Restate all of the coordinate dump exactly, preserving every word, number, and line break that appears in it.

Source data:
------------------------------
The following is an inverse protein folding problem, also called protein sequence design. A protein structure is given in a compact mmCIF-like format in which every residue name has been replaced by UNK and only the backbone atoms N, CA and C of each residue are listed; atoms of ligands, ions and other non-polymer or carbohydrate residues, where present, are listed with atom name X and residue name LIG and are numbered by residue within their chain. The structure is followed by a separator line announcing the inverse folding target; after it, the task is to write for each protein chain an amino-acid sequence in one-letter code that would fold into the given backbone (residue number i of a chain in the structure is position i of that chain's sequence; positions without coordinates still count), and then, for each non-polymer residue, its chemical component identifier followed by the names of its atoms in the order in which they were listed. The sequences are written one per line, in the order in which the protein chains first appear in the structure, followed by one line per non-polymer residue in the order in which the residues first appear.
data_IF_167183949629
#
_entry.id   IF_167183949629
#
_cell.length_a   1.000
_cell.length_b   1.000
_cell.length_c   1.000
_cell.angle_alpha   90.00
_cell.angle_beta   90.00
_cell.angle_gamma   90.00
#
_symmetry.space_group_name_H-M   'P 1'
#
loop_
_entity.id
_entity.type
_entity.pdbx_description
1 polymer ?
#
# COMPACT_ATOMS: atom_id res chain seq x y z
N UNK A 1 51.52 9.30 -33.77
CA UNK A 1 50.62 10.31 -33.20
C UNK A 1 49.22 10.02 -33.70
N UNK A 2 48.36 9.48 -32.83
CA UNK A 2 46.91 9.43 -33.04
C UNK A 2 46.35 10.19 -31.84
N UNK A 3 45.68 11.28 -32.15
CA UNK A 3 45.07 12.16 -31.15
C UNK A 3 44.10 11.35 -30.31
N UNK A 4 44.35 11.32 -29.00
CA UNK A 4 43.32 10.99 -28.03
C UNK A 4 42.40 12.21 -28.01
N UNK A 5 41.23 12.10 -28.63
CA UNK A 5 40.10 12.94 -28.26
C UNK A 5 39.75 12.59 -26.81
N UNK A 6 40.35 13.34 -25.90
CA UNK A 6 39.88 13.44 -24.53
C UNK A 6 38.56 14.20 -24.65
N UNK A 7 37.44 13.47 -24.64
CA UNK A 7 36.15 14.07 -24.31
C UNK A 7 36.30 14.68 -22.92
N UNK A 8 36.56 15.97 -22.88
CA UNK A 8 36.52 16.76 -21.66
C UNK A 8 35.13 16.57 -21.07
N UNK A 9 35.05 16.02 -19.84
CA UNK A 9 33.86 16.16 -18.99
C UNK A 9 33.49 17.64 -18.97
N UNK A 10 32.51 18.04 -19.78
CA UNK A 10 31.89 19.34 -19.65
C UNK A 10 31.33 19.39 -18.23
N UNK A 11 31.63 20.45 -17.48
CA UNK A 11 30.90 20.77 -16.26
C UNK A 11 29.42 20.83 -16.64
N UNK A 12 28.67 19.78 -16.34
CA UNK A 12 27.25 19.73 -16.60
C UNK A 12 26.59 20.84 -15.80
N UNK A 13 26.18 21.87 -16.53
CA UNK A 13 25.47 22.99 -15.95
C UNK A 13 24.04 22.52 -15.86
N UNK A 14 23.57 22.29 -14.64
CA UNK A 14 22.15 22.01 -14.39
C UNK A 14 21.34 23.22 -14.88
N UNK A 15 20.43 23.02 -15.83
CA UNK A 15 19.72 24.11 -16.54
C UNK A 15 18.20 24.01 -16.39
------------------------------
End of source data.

The following is an inverse protein folding problem, also called protein sequence design. A protein structure is given in a compact mmCIF-like format in which every residue name has been replaced by UNK and only the backbone atoms N, CA and C of each residue are listed; atoms of ligands, ions and other non-polymer or carbohydrate residues, where present, are listed with atom name X and residue name LIG and are numbered by residue within their chain. The structure is followed by a separator line announcing the inverse folding target; after it, the task is to write for each protein chain an amino-acid sequence in one-letter code that would fold into the given backbone (residue number i of a chain in the structure is position i of that chain's sequence; positions without coordinates still count), and then, for each non-polymer residue, its chemical component identifier followed by the names of its atoms in the order in which they were listed. The sequences are written one per line, in the order in which the protein chains first appear in the structure, followed by one line per non-polymer residue in the order in which the residues first appear.
data_IF_167183949629
#
_entry.id   IF_167183949629
#
_cell.length_a   1.000
_cell.length_b   1.000
_cell.length_c   1.000
_cell.angle_alpha   90.00
_cell.angle_beta   90.00
_cell.angle_gamma   90.00
#
_symmetry.space_group_name_H-M   'P 1'
#
loop_
_entity.id
_entity.type
_entity.pdbx_description
1 polymer ?
#
# COMPACT_ATOMS: atom_id res chain seq x y z
N UNK A 1 51.52 9.30 -33.77
CA UNK A 1 50.62 10.31 -33.20
C UNK A 1 49.22 10.02 -33.70
N UNK A 2 48.36 9.48 -32.83
CA UNK A 2 46.91 9.43 -33.04
C UNK A 2 46.35 10.19 -31.84
N UNK A 3 45.68 11.28 -32.15
CA UNK A 3 45.07 12.16 -31.15
C UNK A 3 44.10 11.35 -30.31
N UNK A 4 44.35 11.32 -29.00
CA UNK A 4 43.32 10.99 -28.03
C UNK A 4 42.40 12.21 -28.01
N UNK A 5 41.23 12.10 -28.63
CA UNK A 5 40.10 12.94 -28.26
C UNK A 5 39.75 12.59 -26.81
N UNK A 6 40.35 13.34 -25.90
CA UNK A 6 39.88 13.44 -24.53
C UNK A 6 38.56 14.20 -24.65
N UNK A 7 37.44 13.47 -24.64
CA UNK A 7 36.15 14.07 -24.31
C UNK A 7 36.30 14.68 -22.92
N UNK A 8 36.56 15.97 -22.88
CA UNK A 8 36.52 16.76 -21.66
C UNK A 8 35.13 16.57 -21.07
N UNK A 9 35.05 16.02 -19.84
CA UNK A 9 33.86 16.16 -18.99
C UNK A 9 33.49 17.64 -18.97
N UNK A 10 32.51 18.04 -19.78
CA UNK A 10 31.89 19.34 -19.65
C UNK A 10 31.33 19.39 -18.23
N UNK A 11 31.63 20.45 -17.48
CA UNK A 11 30.90 20.77 -16.26
C UNK A 11 29.42 20.83 -16.64
N UNK A 12 28.67 19.78 -16.34
CA UNK A 12 27.25 19.73 -16.60
C UNK A 12 26.59 20.84 -15.80
N UNK A 13 26.18 21.87 -16.53
CA UNK A 13 25.47 22.99 -15.95
C UNK A 13 24.04 22.52 -15.86
N UNK A 14 23.57 22.29 -14.64
CA UNK A 14 22.15 22.01 -14.39
C UNK A 14 21.34 23.22 -14.88
N UNK A 15 20.43 23.02 -15.83
CA UNK A 15 19.72 24.11 -16.54
C UNK A 15 18.20 24.01 -16.39